3/29/2018: Over the years of working with Powershell for quick admin work, I've become a sizable fan of splatting powershell commands.
First a 'Splat' Introduction:
For folks late to the party, "splatting' leverages standard hashtables to encapsulate 'sets' of parameters for commandlets. The short form is that you take all the parameters you'll be feeding to a given commandlet, configure them by matching name->value combos into a hash varable, and then, by specifying the hash variable with an 'at' (@) prefix rather than dollar-sign ($), Powershell & the commandlet interpret your splatted hash table as the set of parameters with which to execute your desired command.
Quick, very simple case in point.
Say you want to grant permissions to an Exchange Online mailbox:
With traditional Powershell, you'd do something like the following:
add-mailboxpermission -Identity=$($ombx.samaccountname) -User=$($Grantee) -AccessRights="FullAccess" -whatif ;
To convert the above to a Splatted command, you'd build your hashtable with each parameter name & value combo specified:
You'll note I'm using a splatted variable for the -whatif parameter as well.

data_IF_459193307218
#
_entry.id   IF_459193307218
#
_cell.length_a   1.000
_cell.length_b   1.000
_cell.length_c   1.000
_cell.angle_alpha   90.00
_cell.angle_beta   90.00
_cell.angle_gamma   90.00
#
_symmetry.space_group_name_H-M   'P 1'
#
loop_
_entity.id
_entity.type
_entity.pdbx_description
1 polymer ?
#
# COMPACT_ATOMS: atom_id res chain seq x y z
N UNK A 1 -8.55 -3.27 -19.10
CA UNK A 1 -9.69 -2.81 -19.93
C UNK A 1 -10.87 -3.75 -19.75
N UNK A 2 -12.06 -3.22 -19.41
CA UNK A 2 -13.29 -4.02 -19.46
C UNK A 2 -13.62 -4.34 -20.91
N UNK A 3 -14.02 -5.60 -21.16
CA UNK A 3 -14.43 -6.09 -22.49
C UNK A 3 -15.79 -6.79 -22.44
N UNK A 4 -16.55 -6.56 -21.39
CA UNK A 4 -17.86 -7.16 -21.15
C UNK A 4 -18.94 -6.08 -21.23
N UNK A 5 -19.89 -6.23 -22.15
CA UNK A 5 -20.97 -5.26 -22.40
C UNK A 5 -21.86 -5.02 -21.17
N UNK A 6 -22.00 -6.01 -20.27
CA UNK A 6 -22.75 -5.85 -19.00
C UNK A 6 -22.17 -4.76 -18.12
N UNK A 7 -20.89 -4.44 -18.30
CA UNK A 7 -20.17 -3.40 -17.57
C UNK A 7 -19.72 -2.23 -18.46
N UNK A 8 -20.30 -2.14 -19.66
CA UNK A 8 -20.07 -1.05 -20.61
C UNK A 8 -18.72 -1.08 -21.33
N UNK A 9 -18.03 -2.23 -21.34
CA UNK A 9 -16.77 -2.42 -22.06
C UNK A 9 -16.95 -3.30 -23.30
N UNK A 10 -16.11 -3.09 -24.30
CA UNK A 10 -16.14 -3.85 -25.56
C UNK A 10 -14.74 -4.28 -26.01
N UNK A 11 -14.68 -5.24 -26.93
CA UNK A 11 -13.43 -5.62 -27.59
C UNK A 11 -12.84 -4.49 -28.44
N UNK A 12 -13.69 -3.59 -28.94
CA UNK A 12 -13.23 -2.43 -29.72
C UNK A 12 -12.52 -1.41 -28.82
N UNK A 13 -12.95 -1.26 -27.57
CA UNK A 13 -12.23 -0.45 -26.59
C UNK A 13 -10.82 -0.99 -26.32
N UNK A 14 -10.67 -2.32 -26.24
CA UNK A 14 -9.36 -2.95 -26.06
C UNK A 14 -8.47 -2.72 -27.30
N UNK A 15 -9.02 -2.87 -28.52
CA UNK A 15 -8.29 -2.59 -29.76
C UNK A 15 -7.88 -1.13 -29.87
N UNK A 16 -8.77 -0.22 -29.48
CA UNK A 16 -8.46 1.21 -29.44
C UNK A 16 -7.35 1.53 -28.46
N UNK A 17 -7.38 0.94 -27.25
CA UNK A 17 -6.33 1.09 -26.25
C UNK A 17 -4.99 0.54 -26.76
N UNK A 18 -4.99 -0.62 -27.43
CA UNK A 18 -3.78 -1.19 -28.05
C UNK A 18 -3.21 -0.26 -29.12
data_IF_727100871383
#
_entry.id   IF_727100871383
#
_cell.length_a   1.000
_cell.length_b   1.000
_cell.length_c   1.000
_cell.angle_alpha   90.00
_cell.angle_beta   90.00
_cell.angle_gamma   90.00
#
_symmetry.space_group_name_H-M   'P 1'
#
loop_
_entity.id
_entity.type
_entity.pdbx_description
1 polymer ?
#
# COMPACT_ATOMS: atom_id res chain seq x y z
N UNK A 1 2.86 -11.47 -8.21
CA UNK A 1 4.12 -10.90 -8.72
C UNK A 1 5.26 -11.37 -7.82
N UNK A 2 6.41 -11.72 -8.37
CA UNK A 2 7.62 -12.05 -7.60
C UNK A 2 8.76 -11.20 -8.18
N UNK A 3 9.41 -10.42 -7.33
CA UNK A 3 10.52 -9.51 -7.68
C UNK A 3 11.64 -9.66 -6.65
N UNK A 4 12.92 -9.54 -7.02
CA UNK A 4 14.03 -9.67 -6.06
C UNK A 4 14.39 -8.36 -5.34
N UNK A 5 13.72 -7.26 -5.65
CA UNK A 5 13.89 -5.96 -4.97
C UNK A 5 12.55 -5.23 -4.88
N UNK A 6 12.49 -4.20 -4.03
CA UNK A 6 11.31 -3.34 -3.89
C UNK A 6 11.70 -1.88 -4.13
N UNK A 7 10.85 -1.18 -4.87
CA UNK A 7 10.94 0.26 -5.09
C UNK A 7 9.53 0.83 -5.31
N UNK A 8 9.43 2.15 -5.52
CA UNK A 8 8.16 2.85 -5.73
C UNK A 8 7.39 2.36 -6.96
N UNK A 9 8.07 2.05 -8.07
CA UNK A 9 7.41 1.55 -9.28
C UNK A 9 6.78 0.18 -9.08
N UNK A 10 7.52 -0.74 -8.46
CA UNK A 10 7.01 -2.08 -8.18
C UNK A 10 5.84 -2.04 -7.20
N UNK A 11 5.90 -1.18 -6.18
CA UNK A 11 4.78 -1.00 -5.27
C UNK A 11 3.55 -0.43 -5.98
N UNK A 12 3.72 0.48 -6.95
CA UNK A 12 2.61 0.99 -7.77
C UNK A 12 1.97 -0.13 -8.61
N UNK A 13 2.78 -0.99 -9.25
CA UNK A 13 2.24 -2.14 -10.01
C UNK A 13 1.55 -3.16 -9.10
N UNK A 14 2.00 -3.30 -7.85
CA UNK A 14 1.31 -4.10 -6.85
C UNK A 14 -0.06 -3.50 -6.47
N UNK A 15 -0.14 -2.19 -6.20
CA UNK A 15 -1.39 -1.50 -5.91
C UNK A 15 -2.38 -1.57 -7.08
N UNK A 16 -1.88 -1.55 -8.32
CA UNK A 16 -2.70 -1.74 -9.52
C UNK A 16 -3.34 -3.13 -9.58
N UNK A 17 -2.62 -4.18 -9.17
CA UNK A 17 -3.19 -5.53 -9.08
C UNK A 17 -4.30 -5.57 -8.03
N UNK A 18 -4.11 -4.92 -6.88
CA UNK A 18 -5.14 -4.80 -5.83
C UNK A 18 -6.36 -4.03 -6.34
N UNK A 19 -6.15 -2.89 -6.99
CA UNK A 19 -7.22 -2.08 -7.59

Any parameter of the commandlet - including -whatif & -confirm - can be included in the splat. And as switch parameters, you simple indicate their state by using $true or $false.
So, now that you have your splat variable constructed with the parameters, you can run the same Exchange Online Management shell cmdlet, specifying that you're 'splatting' the hash to be used as the commandlet's parameters, by specifying it as @spltMbxGrant (rather than $spltMbxGrant).
And in this case, since I have the -whatif param spec'd in $spltMbxGrant, I can control the value of the underlying $whatif variable, by assigning the value $true/$false, right at the top:
add-exomailboxpermission @spltMbxGrant ;
If I change that leading $whatif=$true, the command will execute a '-whatif' pass (exactly as if I'd specified the -whatif parameter on the commandline).
And if I then rerun the same block of code with $whatif=$false, it will execute the actual production change in permissions.
But why do all this?
Well, for me, one of the big benefits I like about using a splat, is that it lets me 'demo' & dump exactly what parameters I'm going to use, right into the console (into a transcript in most cases). And then I can roll back the 'whatif' pass, and run it again intact 'hot'.
So I can take the above, and expand it a bit, to make it:
- Echo the details -- what I have spec'd for the command to be executed.
- Set -whatif $true and test-fire exactly the command I plan to run.
- Then live-fire the full command.
- And finally, I can even recycle the values from my original splat, to run a get-xxx commandlet to dump back the results of the change.
The actual 'splatted-update' template.Of course, I mentioned I was planning to post a splatted update template - not a Splat tutorial, right?
Well with the above preamble out of the way, I can provide you with the template I was describing at the top of this post, which encapsulates the above material, and can be quickly adapted on the fly to any given cmdlet you need to run: